Objective: To explore the covariate-adjusted associations between body composition (percent body fat and lean body mass) and prognostic factors for mortality in patients with chronic heart failure (CHF) (nutritional status, N-terminal pro-B-type natriuretic peptide [NT-proBNP], quality of life, exercise capacity, and C-reactive protein).
Patients and methods: Between June 2008 and July 2009, we directly measured body composition using dual energy x-ray absorptiometry in 140 patients with systolic and/or diastolic heart failure. We compared body composition and CHF prognostic factors across body fat reference ranges and body mass index (BMI) categories. Multiple linear regression models were created to examine the independent associations between body composition and CHF prognostic factors; we contrasted these with models that used BMI.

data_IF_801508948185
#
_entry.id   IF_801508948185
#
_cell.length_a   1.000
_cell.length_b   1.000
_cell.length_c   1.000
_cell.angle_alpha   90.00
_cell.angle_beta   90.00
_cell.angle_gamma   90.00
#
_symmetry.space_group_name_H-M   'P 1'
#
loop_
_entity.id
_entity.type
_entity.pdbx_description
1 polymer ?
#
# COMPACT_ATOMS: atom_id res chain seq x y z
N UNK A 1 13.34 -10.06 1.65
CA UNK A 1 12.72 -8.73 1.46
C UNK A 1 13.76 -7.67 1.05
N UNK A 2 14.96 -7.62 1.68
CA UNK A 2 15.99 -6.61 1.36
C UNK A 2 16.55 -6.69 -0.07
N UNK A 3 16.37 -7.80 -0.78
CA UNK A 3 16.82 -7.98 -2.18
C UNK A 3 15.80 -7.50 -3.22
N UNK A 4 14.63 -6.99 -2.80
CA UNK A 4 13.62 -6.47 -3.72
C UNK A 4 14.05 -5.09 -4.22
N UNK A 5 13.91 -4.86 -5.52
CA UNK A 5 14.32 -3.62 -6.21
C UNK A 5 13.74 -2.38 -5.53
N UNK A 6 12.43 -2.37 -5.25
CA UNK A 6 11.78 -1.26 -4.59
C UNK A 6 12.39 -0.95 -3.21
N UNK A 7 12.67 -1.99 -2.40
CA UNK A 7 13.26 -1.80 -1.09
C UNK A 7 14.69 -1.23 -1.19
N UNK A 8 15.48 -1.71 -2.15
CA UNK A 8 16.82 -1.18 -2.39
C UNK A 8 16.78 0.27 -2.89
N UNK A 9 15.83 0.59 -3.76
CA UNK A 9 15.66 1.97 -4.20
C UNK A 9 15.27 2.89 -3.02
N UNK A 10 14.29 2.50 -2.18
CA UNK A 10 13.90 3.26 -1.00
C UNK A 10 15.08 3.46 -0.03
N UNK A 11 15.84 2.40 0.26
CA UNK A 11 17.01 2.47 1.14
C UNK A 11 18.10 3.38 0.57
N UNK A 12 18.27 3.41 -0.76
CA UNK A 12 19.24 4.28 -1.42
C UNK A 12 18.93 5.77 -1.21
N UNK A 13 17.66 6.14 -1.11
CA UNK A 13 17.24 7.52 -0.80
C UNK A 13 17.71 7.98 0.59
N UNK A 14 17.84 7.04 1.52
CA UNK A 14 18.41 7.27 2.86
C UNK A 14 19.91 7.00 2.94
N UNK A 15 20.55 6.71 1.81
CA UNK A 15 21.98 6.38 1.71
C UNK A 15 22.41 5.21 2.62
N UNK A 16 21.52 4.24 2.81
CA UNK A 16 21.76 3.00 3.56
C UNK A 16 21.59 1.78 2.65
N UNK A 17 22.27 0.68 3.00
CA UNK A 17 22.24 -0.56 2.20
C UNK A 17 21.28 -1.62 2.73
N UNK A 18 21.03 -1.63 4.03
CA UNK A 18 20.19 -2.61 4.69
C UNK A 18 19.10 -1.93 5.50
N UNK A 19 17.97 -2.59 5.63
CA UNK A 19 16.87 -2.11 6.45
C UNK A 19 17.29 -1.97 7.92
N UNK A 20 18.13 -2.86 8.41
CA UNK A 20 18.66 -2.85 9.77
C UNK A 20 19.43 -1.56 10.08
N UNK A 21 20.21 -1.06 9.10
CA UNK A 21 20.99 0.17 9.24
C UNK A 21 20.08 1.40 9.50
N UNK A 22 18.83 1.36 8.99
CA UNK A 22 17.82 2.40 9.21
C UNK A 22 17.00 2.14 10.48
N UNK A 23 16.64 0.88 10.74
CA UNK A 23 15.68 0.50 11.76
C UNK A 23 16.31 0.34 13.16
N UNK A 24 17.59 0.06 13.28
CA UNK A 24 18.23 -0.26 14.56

Results: Use of BMI misclassified body fat status in 51 patients (41%). Body mass index was correlated with both lean body mass (r=0.72) and percent body fat (r=0.67). Lean body mass significantly increased with increasing BMI but not with percent body fat. Body mass index was significantly associated with lower NT-proBNP and lower exercise capacity. In contrast, higher percent body fat was associated with a higher serum prealbumin level, lower exercise capacity, and increased C-reactive protein level; lean body mass was inversely associated with NT-proBNP and positively associated with hand-grip strength.
Conclusion: When BMI is divided into fat and lean mass components, a higher lean body mass and/or lower fat mass is independently associated with factors that are prognostically advantageous in CHF. Body mass index may not be a good indicator of adiposity and may in fact be a better surrogate for lean body mass in this population.